Cooking has remained a constant force for change in Chef Arron Carley’s life. He has overcome obstacles with his determination to become a chef. An early experience that drove him to become a chef was taking part in a cooking competition when he was in 9th grade. He says, “We faced off against three other schools and we won gold which was awesome. I’d never won anything before in my life.” His mother was encouraging about it but his step father told him it didn’t matter as he wasn’t going to amount to anything. That experience became a motivation for Carley to defy that criticism and make something of himself.
Canadian Chefs in Conversation: Arron Carley, Stratford ON
Chef Arron Carley takes an approach to food and cooking that emphasizes Canadian cuisine, as much hyper local product as possible and a respect for the environment at The Bruce.
Chef Arron Carley
A turning point in Carley’s culinary evolution came after a long stint working in casual dining restaurants. He was going through a difficult divorce. He used the crisis to drive himself forward so he accepted a job offer in fine dining. He set two goals for himself at that point - to work in the world’s best restaurant and to become a sous chef at Canoe in Toronto - and in time he acheived both of those goals.
The first goal was met when he got the chance to cook at Noma in Copenhagen. He says, “It changed me as a person, it changed how I am with people, it changed my thoughts on my kids and it changed my thoughts on food and the planet.”
After working for Oliver and Bonacini for two years, they told him that he was being promoted to the sous chef position at Canoe. It was another crucial experience for him and Carley explains, “It helped me understand more about Canadian cuisine. It showed me the impact you could make on people’s lives. Seeing all of those people smiling and enjoying themselves is just amazing.”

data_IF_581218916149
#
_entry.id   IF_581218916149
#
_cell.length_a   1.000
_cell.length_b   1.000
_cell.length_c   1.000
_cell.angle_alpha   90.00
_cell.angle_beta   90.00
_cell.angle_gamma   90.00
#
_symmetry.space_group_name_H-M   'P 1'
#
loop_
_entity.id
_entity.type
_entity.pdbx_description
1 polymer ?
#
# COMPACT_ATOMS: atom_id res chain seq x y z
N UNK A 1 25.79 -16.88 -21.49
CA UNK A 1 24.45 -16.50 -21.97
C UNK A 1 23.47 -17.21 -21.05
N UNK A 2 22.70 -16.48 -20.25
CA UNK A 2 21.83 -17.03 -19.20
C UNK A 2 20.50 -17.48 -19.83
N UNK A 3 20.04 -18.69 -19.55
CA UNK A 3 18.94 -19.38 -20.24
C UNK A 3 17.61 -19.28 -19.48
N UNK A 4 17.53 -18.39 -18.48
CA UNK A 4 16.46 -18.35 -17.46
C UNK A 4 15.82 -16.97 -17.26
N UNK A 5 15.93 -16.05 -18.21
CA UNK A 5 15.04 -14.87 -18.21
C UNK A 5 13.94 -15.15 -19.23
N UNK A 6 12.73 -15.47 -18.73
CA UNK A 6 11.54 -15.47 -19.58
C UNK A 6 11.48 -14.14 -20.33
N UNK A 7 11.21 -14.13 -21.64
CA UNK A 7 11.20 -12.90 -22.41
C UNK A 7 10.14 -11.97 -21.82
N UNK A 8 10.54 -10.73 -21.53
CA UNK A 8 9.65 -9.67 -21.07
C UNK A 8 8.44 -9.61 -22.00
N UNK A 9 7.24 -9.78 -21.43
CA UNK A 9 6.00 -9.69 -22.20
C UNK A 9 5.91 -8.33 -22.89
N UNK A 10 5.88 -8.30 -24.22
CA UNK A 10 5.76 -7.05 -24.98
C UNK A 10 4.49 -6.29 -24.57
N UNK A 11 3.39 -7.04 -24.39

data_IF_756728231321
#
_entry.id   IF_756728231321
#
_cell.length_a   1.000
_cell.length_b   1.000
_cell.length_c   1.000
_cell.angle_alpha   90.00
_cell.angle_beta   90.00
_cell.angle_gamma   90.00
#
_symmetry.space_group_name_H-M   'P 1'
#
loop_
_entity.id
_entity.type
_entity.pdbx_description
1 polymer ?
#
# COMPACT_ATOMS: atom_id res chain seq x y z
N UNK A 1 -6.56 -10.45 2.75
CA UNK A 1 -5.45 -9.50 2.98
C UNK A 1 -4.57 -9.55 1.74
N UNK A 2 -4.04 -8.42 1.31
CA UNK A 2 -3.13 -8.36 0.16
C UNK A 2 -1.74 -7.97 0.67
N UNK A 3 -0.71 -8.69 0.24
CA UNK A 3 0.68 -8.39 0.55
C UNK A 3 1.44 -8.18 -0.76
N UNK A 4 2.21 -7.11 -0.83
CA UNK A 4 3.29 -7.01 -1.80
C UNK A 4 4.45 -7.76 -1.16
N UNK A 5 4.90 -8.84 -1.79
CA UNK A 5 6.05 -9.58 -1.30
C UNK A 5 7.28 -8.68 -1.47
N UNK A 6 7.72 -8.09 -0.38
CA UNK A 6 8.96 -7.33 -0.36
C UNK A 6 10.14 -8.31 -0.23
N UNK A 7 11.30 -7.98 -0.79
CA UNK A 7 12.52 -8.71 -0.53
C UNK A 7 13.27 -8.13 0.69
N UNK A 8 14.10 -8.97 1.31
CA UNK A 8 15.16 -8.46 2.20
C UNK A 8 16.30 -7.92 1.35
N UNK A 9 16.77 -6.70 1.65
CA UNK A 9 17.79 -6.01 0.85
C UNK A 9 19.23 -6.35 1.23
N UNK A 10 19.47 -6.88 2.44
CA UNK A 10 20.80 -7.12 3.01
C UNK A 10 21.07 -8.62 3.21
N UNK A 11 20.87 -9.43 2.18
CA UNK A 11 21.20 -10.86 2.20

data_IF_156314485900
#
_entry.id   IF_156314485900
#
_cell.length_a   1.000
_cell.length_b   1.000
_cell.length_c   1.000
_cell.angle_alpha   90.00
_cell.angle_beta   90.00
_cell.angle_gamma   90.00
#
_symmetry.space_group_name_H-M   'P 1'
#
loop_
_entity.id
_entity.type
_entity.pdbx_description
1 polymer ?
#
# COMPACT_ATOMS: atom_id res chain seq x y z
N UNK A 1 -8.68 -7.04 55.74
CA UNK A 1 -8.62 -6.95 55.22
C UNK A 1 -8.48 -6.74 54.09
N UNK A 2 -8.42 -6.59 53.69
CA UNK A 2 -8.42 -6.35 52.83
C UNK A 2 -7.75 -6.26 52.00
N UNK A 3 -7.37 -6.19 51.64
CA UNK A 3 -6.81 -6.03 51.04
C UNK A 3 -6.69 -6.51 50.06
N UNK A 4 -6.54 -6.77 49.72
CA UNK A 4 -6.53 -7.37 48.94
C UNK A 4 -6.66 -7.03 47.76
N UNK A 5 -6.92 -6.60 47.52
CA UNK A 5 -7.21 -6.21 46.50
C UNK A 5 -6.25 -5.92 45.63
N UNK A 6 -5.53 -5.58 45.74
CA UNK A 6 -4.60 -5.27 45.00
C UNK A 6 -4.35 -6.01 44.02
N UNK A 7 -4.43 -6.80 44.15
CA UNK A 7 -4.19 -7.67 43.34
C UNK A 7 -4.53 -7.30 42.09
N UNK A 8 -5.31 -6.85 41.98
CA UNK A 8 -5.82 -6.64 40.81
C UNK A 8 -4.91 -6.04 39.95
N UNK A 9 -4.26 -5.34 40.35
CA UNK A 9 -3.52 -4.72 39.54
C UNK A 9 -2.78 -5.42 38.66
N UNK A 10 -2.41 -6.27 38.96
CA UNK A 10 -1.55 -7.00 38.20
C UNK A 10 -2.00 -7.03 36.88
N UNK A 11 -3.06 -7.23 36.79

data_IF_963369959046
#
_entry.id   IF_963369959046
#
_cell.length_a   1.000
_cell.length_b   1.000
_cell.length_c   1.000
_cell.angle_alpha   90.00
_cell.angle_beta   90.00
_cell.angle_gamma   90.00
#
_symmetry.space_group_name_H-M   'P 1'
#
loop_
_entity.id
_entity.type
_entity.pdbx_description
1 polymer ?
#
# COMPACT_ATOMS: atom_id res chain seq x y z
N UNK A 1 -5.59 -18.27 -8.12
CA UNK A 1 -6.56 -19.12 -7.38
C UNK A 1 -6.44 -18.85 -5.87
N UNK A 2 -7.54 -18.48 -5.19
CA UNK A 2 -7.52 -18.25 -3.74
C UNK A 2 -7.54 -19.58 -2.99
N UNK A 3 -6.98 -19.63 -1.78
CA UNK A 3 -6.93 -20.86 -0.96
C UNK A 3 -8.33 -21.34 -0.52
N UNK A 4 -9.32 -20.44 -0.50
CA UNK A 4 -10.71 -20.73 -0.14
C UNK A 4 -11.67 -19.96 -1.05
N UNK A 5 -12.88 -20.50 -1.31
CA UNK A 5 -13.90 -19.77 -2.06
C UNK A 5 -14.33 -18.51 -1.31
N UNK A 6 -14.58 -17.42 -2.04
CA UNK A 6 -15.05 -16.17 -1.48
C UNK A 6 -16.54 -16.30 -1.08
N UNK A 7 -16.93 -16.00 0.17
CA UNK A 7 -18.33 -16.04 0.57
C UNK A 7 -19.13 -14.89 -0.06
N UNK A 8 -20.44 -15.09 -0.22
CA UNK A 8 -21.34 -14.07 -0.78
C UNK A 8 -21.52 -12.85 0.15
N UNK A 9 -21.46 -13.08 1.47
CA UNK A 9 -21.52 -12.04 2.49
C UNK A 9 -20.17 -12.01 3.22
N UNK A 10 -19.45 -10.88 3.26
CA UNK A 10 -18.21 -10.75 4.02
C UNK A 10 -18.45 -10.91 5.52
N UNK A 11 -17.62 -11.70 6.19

The approach that Carley and his team at The Bruce are taking to food is to try and define Canadian cuisine. This has been a challenge for many years but Carley says, “We look into our past, we look at what the earliest settlers and the native people ate. We look at what grows comfortably on the landscape.”
He continues, “Bananas don’t grow comfortably on the landscape here, lemons don’t grow comfortably here. We don’t use lemons, black pepper or olive oil in our kitchen.”
Ontario Peanut Chicken: Iron seared chicken breast, garlic broccoli, roasted cauliflower puree, fried wild rice, peanut
This new mindset has become ingrained in Carley’s kitchen. He says, “We’ve learned that black pepper just makes food taste like black pepper, they’ve learned that lemon juice isn’t the only thing you can season with and they’ve learned that there’s so many alternative oils that are amazing.“
The Bruce has it’s own garden in the back of the hotel, Carley and his team practice responsible foraging and they’re about to start a composting program. All of these measures are rooted in Carley’s desire to reduce environmental impact. He says, “I want to have as little a carbon footprint on the world as possible. It costs money but it’s the right of our children not to inherit a planet that’s messed up.”
Working with producers who share his ethos is something that Carley values highly. He consults farmers about what they can grow that sits comfortably on the land. He relies on their expertise to guide his choices. Eventually Carley hopes to grow most of the produce that he uses for himself to reduce his carbon footprint.
A good example of finding producers that fit into his ethical framework is the meat supplier that Carley uses. He says, “We’re using Blackview Farm. They practice polyculture farming which means that all the animals hang out together. There’s a barn they can go into if they want, they eat as much grass as they want and they eat the grains that they want.”